My rating: 4 of 5 stars
There are days when a good shoot-em-up, escapist sci-fi exactly fits the bill. Alanson’s ‘Columbus Day’ is exactly that. There’s something to be said for the Wisdom of Crowds (by Surowiecki, look it up), as the audible.com recommendation engine tells me that I’d like this book if I liked ‘We Are Legion’ (see my recent review). Commuting to and from work, I find that a good fiction story takes me out of my work-day stresses and gives me a smile, and sometimes an out-loud guffaw. Fortunately my vocal shenanigans are unnoticed during my windows-up commute.
The narrator is just perfect for this story; I can’t imagine reading this book silently, now that I’ve been through the performance. The accents, the voices, seem impossible to be coming from one narrator. Of course, the star character, a millennia-old artificial intelligence with the petulance and temperament of a small child is pitch-perfect and the source of endless amusement.
The Expeditionary Force is Earth’s last hope, as two separate alien species land on earth in quick succession, and we end up sending our best soldiers out, piggy-back-ing on the star carriers of one of the species, and entering into a galactic conflict that is way beyond our experience and imagination. All we can do is hang on … until Skippy the Magnificent enters the picture.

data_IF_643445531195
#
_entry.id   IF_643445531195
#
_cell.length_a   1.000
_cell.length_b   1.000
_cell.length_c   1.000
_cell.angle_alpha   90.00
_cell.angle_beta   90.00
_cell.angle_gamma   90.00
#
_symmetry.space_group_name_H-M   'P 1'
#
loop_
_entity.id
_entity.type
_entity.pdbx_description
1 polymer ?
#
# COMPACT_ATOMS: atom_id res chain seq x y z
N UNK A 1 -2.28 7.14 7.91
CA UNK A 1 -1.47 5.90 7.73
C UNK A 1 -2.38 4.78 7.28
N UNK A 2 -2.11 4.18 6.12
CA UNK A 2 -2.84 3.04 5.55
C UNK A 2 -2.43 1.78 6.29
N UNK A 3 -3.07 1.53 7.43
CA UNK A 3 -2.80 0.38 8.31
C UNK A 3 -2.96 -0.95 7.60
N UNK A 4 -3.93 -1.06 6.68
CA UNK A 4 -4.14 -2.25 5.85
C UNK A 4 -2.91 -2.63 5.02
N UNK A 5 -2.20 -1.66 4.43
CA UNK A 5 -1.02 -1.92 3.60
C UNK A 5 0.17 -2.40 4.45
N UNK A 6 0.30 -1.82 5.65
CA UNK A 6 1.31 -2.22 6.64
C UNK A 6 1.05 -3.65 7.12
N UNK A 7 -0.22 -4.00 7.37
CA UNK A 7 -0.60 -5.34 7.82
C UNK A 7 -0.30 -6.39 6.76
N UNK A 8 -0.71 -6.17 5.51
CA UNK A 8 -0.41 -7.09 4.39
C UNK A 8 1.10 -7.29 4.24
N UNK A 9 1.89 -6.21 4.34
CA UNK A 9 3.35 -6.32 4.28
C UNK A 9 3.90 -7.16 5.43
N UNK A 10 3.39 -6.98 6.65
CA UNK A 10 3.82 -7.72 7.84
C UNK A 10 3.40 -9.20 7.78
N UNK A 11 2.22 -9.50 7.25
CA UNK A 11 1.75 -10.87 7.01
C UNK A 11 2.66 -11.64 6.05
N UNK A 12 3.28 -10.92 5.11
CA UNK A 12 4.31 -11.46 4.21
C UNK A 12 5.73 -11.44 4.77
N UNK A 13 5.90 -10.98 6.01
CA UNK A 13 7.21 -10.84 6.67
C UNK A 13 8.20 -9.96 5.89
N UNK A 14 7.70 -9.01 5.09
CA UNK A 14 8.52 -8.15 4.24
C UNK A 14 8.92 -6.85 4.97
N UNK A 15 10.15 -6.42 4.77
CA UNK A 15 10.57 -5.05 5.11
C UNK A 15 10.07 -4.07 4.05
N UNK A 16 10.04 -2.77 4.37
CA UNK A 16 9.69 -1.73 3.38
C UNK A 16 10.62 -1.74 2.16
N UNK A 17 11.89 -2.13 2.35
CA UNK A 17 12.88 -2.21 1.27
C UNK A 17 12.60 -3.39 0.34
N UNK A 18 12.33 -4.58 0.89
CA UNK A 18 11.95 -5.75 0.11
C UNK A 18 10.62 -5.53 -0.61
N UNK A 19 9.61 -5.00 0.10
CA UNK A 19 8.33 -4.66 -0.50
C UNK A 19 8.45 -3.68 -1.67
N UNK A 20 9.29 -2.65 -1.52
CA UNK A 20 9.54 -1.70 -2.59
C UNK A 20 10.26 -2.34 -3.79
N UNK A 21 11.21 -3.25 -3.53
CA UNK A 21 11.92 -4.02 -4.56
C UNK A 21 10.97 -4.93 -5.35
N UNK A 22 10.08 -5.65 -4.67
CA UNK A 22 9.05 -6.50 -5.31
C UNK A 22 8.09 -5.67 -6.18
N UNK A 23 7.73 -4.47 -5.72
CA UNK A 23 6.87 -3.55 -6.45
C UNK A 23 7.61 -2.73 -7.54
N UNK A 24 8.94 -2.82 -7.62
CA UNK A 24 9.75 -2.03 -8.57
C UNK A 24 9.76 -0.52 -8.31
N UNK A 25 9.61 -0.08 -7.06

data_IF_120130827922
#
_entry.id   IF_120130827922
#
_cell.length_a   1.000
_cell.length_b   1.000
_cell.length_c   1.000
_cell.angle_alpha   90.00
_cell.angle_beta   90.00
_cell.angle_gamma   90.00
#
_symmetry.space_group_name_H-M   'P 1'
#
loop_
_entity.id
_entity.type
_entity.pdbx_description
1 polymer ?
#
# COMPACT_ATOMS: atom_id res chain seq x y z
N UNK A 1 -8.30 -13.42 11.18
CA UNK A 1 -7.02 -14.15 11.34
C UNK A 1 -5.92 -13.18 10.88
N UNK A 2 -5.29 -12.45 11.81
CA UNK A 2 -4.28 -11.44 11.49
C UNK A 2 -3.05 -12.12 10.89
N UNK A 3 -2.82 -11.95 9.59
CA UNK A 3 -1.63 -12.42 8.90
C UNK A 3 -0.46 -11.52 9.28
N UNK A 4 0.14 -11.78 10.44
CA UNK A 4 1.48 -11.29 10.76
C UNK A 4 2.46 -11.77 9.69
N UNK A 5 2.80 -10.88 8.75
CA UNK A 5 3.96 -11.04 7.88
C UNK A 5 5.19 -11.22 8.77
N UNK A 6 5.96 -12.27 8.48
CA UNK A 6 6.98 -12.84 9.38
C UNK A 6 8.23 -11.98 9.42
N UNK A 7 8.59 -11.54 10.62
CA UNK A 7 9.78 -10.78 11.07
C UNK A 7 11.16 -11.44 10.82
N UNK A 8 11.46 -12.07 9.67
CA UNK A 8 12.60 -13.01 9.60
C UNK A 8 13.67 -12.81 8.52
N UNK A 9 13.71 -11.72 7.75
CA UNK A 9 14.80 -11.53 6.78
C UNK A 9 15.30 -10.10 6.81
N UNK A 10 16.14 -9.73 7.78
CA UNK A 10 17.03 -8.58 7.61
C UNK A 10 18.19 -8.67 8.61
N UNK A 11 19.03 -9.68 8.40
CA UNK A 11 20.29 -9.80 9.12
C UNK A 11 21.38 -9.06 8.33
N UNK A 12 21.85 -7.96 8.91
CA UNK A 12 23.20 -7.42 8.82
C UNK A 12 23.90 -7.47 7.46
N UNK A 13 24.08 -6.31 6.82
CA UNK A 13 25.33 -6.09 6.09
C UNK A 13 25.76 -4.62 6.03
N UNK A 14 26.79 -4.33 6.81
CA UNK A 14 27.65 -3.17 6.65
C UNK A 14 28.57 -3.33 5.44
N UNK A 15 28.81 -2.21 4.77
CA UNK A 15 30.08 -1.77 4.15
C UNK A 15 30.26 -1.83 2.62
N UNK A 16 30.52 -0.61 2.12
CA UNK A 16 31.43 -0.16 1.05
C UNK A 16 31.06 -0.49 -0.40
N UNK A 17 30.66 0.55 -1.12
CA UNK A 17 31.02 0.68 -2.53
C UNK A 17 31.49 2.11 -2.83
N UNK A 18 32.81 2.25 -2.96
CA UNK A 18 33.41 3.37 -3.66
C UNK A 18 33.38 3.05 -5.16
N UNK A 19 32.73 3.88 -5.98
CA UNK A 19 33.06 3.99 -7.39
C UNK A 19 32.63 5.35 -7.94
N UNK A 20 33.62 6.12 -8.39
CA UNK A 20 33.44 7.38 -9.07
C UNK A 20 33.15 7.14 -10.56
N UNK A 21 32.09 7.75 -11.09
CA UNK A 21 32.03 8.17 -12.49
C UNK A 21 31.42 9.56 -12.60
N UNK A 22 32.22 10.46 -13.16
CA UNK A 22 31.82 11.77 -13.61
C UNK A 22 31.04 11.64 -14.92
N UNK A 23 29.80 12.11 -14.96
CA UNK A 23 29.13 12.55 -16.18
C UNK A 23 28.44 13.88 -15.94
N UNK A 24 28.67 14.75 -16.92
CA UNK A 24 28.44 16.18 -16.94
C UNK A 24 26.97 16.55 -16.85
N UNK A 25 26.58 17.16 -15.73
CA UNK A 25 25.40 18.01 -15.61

Then, hang on to your hat. An enjoyable, rollercoaster ride. It’s always a good sign when I arrive at my destination and have to sit in the driveway to finish a scene or a chapter.
(UPDATE: the sequel: Expeditionary Force is out, and also an enjoyable listen. The ragtag crew and the always-potty-mouthed AI land on a planet and high adventure and further shenanigans ensue).
CMIO’s take? Life balance. Work hard at work (or don’t), but don’t bring it home. Sometimes a fun Audible.com book with a potty-humored AI is just the ticket to get over yourself, clear your head and emotions, and walk in at home with a smile on your face.